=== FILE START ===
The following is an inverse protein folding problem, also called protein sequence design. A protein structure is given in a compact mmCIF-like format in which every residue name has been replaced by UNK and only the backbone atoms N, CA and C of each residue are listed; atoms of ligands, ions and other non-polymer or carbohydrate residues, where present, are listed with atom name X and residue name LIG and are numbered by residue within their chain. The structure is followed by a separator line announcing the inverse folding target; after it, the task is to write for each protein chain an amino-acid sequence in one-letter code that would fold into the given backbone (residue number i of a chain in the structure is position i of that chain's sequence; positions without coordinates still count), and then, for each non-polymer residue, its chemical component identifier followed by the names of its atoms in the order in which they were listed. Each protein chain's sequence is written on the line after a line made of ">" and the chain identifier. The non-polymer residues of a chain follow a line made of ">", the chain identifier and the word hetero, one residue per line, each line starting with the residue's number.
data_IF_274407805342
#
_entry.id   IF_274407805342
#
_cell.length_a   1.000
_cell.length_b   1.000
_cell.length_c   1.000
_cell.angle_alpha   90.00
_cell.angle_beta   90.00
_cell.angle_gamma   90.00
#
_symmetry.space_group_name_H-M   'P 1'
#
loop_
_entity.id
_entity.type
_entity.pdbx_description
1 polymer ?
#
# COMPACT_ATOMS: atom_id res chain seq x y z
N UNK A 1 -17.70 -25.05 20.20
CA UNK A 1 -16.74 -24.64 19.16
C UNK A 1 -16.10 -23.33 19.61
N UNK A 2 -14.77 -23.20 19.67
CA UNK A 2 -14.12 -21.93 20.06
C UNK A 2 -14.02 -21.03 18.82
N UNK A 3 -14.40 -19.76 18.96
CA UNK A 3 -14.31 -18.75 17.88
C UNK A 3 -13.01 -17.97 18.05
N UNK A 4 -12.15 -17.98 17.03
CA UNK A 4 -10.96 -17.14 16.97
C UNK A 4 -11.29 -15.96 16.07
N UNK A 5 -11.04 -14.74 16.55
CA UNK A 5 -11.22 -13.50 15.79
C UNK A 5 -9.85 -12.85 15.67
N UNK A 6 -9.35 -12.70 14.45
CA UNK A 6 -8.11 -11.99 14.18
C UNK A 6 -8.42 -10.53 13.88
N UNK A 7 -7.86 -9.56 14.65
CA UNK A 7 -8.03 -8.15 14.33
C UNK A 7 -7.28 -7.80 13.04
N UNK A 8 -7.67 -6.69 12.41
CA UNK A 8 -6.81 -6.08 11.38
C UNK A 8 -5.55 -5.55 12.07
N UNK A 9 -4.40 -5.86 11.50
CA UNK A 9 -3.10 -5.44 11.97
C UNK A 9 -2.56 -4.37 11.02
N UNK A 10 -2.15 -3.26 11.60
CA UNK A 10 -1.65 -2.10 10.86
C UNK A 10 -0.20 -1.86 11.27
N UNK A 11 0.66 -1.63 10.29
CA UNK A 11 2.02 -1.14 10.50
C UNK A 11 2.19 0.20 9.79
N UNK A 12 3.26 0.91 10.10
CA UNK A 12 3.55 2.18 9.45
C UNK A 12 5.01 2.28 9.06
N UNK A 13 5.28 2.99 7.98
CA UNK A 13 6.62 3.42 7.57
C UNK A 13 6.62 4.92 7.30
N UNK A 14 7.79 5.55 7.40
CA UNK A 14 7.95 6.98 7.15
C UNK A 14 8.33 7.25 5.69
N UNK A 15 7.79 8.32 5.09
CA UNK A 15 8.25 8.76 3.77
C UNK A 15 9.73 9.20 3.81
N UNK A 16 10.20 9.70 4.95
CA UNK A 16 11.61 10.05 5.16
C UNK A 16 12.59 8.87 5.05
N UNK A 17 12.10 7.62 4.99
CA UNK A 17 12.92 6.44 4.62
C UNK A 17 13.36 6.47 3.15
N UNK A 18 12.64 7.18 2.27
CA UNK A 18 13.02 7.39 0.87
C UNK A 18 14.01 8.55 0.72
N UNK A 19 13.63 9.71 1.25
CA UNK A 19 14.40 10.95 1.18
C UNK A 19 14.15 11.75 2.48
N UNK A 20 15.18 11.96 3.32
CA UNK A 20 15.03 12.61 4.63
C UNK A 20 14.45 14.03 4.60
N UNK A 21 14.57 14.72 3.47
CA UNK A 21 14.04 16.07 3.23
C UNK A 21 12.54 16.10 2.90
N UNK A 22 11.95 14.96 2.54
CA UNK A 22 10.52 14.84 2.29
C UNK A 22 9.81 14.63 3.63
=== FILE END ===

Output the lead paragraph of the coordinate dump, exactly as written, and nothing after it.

The following is an inverse protein folding problem, also called protein sequence design. A protein structure is given in a compact mmCIF-like format in which every residue name has been replaced by UNK and only the backbone atoms N, CA and C of each residue are listed; atoms of ligands, ions and other non-polymer or carbohydrate residues, where present, are listed with atom name X and residue name LIG and are numbered by residue within their chain. The structure is followed by a separator line announcing the inverse folding target; after it, the task is to write for each protein chain an amino-acid sequence in one-letter code that would fold into the given backbone (residue number i of a chain in the structure is position i of that chain's sequence; positions without coordinates still count), and then, for each non-polymer residue, its chemical component identifier followed by the names of its atoms in the order in which they were listed. Each protein chain's sequence is written on the line after a line made of ">" and the chain identifier. The non-polymer residues of a chain follow a line made of ">", the chain identifier and the word hetero, one residue per line, each line starting with the residue's number.